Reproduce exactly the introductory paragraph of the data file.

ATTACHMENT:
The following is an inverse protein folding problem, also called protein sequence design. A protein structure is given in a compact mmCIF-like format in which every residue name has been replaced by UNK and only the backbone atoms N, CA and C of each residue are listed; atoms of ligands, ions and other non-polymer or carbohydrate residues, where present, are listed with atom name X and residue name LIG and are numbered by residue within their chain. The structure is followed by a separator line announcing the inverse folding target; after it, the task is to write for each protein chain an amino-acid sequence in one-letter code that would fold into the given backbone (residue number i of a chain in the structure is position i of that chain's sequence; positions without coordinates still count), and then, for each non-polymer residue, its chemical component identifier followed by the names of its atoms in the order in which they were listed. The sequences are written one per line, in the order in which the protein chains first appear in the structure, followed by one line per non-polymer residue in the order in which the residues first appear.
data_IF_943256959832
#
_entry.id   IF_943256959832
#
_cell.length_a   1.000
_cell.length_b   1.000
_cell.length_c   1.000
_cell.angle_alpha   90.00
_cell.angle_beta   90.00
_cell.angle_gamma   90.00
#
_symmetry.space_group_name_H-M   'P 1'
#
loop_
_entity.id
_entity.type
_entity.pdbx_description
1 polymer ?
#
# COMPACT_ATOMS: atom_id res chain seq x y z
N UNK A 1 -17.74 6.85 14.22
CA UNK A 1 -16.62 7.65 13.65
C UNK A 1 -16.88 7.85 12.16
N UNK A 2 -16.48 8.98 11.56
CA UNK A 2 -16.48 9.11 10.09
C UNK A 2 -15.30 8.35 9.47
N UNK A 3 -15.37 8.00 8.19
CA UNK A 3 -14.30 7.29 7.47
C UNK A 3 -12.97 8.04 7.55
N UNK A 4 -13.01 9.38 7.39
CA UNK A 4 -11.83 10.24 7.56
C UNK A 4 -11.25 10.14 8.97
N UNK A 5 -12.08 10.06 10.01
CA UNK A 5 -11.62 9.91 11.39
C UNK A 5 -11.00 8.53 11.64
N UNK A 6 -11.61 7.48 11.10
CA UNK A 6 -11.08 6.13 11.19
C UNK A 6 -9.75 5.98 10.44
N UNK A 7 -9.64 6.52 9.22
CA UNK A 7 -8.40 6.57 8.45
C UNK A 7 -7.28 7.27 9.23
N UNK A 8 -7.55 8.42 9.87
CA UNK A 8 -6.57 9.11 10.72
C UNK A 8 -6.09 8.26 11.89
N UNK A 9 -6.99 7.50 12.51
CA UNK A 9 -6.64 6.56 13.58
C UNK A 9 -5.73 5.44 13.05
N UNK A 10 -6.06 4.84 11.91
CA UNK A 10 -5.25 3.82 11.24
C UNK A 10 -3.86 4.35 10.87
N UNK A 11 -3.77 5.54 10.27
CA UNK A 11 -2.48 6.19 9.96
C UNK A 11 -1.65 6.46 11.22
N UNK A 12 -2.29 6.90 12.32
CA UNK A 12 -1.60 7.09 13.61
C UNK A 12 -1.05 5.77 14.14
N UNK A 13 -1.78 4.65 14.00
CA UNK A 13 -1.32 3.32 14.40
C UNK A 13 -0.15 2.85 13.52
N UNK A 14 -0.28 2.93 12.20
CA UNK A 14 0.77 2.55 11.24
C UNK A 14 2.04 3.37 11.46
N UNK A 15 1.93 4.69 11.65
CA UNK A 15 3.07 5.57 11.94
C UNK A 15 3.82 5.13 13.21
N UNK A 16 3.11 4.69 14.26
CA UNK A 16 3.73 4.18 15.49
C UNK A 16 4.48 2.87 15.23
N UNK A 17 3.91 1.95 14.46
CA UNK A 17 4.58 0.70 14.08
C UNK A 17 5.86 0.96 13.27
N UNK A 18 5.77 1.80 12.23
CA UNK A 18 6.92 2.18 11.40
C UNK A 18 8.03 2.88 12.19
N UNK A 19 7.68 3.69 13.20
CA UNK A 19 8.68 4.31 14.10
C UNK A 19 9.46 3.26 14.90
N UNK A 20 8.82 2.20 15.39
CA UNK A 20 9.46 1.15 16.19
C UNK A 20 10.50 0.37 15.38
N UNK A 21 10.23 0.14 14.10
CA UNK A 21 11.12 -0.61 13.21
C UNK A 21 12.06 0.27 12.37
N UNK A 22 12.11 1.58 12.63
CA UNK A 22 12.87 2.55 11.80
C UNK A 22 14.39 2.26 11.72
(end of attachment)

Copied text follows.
The following is an inverse protein folding problem, also called protein sequence design. A protein structure is given in a compact mmCIF-like format in which every residue name has been replaced by UNK and only the backbone atoms N, CA and C of each residue are listed; atoms of ligands, ions and other non-polymer or carbohydrate residues, where present, are listed with atom name X and residue name LIG and are numbered by residue within their chain. The structure is followed by a separator line announcing the inverse folding target; after it, the task is to write for each protein chain an amino-acid sequence in one-letter code that would fold into the given backbone (residue number i of a chain in the structure is position i of that chain's sequence; positions without coordinates still count), and then, for each non-polymer residue, its chemical component identifier followed by the names of its atoms in the order in which they were listed. The sequences are written one per line, in the order in which the protein chains first appear in the structure, followed by one line per non-polymer residue in the order in which the residues first appear.